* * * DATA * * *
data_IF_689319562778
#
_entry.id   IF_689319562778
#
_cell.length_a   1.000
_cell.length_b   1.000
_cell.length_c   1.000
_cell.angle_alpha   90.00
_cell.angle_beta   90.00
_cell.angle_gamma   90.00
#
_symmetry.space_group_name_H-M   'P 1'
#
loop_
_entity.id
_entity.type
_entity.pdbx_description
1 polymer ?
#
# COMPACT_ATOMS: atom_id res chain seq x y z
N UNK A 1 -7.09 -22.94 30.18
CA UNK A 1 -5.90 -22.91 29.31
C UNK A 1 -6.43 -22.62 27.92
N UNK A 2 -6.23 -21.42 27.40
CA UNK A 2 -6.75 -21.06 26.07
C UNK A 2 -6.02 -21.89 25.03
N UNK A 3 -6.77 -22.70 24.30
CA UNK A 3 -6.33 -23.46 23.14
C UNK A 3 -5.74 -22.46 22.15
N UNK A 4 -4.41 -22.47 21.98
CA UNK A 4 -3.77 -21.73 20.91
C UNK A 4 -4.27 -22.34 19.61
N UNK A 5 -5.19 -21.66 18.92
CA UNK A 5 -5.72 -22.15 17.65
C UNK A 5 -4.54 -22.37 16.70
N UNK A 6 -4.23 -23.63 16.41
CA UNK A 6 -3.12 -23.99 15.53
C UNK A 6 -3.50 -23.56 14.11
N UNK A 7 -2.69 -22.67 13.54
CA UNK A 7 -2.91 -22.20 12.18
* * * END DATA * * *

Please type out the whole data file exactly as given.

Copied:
data_IF_689319562778
#
_entry.id   IF_689319562778
#
_cell.length_a   1.000
_cell.length_b   1.000
_cell.length_c   1.000
_cell.angle_alpha   90.00
_cell.angle_beta   90.00
_cell.angle_gamma   90.00
#
_symmetry.space_group_name_H-M   'P 1'
#
loop_
_entity.id
_entity.type
_entity.pdbx_description
1 polymer ?
#
# COMPACT_ATOMS: atom_id res chain seq x y z
N UNK A 1 -7.09 -22.94 30.18
CA UNK A 1 -5.90 -22.91 29.31
C UNK A 1 -6.43 -22.62 27.92
N UNK A 2 -6.23 -21.42 27.40
CA UNK A 2 -6.75 -21.06 26.07
C UNK A 2 -6.02 -21.89 25.03
N UNK A 3 -6.77 -22.70 24.30
CA UNK A 3 -6.33 -23.46 23.14
C UNK A 3 -5.74 -22.46 22.15
N UNK A 4 -4.41 -22.47 21.98
CA UNK A 4 -3.77 -21.73 20.91
C UNK A 4 -4.27 -22.34 19.61
N UNK A 5 -5.19 -21.66 18.92
CA UNK A 5 -5.72 -22.15 17.65
C UNK A 5 -4.54 -22.37 16.70
N UNK A 6 -4.23 -23.63 16.41
CA UNK A 6 -3.12 -23.99 15.53
C UNK A 6 -3.50 -23.56 14.11
N UNK A 7 -2.69 -22.67 13.54
CA UNK A 7 -2.91 -22.20 12.18